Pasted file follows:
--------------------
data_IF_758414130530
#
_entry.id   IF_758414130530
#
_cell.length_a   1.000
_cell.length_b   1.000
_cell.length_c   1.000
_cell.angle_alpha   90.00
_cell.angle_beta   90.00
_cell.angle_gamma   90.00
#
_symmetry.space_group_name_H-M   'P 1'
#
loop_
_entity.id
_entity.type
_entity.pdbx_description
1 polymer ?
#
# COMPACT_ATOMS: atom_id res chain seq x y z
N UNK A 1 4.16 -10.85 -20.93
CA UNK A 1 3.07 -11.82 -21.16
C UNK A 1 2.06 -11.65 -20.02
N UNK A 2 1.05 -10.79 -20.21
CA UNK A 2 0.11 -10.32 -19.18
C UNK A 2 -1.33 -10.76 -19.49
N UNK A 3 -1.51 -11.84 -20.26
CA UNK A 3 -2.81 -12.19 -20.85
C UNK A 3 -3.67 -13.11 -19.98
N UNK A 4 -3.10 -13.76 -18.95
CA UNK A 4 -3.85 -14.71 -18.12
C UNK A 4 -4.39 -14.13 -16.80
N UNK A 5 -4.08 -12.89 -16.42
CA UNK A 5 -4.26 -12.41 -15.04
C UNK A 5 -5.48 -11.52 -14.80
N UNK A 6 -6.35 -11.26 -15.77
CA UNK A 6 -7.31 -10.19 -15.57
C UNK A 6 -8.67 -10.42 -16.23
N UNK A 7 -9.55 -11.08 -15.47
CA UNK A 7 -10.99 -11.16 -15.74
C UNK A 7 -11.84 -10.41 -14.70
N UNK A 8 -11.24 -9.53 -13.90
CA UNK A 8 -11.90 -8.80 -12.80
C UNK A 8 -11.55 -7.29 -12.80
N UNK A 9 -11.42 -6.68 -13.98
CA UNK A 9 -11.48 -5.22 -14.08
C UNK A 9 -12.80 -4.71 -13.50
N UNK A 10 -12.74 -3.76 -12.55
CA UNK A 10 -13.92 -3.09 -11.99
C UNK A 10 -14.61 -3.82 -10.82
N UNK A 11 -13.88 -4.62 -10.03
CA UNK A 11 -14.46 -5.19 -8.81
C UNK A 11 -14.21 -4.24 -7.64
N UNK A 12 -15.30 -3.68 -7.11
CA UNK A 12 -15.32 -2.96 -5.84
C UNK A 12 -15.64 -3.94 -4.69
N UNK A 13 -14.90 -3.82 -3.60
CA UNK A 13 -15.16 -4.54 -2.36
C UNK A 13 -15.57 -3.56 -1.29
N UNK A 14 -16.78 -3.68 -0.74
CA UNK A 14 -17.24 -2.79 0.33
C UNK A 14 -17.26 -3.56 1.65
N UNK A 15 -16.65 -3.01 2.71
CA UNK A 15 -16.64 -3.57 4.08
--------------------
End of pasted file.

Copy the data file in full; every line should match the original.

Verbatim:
data_IF_758414130530
#
_entry.id   IF_758414130530
#
_cell.length_a   1.000
_cell.length_b   1.000
_cell.length_c   1.000
_cell.angle_alpha   90.00
_cell.angle_beta   90.00
_cell.angle_gamma   90.00
#
_symmetry.space_group_name_H-M   'P 1'
#
loop_
_entity.id
_entity.type
_entity.pdbx_description
1 polymer ?
#
# COMPACT_ATOMS: atom_id res chain seq x y z
N UNK A 1 4.16 -10.85 -20.93
CA UNK A 1 3.07 -11.82 -21.16
C UNK A 1 2.06 -11.65 -20.02
N UNK A 2 1.05 -10.79 -20.21
CA UNK A 2 0.11 -10.32 -19.18
C UNK A 2 -1.33 -10.76 -19.49
N UNK A 3 -1.51 -11.84 -20.26
CA UNK A 3 -2.81 -12.19 -20.85
C UNK A 3 -3.67 -13.11 -19.98
N UNK A 4 -3.10 -13.76 -18.95
CA UNK A 4 -3.85 -14.71 -18.12
C UNK A 4 -4.39 -14.13 -16.80
N UNK A 5 -4.08 -12.89 -16.42
CA UNK A 5 -4.26 -12.41 -15.04
C UNK A 5 -5.48 -11.52 -14.80
N UNK A 6 -6.35 -11.26 -15.77
CA UNK A 6 -7.31 -10.19 -15.57
C UNK A 6 -8.67 -10.42 -16.23
N UNK A 7 -9.55 -11.08 -15.47
CA UNK A 7 -10.99 -11.16 -15.74
C UNK A 7 -11.84 -10.41 -14.70
N UNK A 8 -11.24 -9.53 -13.90
CA UNK A 8 -11.90 -8.80 -12.80
C UNK A 8 -11.55 -7.29 -12.80
N UNK A 9 -11.42 -6.68 -13.98
CA UNK A 9 -11.48 -5.22 -14.08
C UNK A 9 -12.80 -4.71 -13.50
N UNK A 10 -12.74 -3.76 -12.55
CA UNK A 10 -13.92 -3.09 -11.99
C UNK A 10 -14.61 -3.82 -10.82
N UNK A 11 -13.88 -4.62 -10.03
CA UNK A 11 -14.46 -5.19 -8.81
C UNK A 11 -14.21 -4.24 -7.64
N UNK A 12 -15.30 -3.68 -7.11
CA UNK A 12 -15.32 -2.96 -5.84
C UNK A 12 -15.64 -3.94 -4.69
N UNK A 13 -14.90 -3.82 -3.60
CA UNK A 13 -15.16 -4.54 -2.36
C UNK A 13 -15.57 -3.56 -1.29
N UNK A 14 -16.78 -3.68 -0.74
CA UNK A 14 -17.24 -2.79 0.33
C UNK A 14 -17.26 -3.56 1.65
N UNK A 15 -16.65 -3.01 2.71
CA UNK A 15 -16.64 -3.57 4.08